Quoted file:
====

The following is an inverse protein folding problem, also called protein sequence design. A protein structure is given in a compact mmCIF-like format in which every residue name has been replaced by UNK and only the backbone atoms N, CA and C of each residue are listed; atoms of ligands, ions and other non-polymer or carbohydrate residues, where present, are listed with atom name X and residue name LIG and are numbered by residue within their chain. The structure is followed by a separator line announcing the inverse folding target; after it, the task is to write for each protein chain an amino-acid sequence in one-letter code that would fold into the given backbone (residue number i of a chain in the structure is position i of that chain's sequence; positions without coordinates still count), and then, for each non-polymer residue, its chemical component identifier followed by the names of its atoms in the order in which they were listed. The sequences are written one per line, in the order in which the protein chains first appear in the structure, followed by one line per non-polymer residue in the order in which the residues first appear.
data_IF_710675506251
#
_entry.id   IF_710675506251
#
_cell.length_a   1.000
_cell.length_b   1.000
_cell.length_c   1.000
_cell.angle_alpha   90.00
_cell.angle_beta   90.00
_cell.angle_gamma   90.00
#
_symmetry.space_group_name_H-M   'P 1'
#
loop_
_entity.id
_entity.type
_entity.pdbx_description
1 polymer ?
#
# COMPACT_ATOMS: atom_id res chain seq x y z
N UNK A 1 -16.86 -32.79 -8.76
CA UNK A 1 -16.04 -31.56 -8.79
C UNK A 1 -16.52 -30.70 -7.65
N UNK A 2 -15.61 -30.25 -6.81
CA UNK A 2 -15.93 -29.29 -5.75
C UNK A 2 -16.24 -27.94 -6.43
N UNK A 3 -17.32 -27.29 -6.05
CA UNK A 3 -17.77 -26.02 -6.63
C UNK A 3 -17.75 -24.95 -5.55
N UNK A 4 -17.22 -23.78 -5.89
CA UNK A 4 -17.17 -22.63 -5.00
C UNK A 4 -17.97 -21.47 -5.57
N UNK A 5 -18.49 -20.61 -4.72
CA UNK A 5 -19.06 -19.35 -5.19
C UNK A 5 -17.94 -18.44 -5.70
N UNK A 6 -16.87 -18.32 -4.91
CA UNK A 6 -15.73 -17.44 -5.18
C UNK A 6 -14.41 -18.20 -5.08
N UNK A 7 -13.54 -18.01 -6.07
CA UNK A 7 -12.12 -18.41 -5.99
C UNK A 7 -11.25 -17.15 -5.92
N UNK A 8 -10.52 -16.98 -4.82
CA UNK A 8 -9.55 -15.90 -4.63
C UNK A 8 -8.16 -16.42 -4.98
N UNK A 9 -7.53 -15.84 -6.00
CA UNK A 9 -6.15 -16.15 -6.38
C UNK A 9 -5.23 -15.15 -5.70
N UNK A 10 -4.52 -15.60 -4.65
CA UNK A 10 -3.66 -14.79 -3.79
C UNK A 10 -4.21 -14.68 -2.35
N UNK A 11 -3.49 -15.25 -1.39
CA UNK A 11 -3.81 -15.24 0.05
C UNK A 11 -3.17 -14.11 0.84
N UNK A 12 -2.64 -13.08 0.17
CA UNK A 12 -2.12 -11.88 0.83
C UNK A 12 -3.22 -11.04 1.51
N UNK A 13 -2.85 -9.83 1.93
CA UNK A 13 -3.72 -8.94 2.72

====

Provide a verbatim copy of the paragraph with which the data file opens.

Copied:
The following is an inverse protein folding problem, also called protein sequence design. A protein structure is given in a compact mmCIF-like format in which every residue name has been replaced by UNK and only the backbone atoms N, CA and C of each residue are listed; atoms of ligands, ions and other non-polymer or carbohydrate residues, where present, are listed with atom name X and residue name LIG and are numbered by residue within their chain. The structure is followed by a separator line announcing the inverse folding target; after it, the task is to write for each protein chain an amino-acid sequence in one-letter code that would fold into the given backbone (residue number i of a chain in the structure is position i of that chain's sequence; positions without coordinates still count), and then, for each non-polymer residue, its chemical component identifier followed by the names of its atoms in the order in which they were listed. The sequences are written one per line, in the order in which the protein chains first appear in the structure, followed by one line per non-polymer residue in the order in which the residues first appear.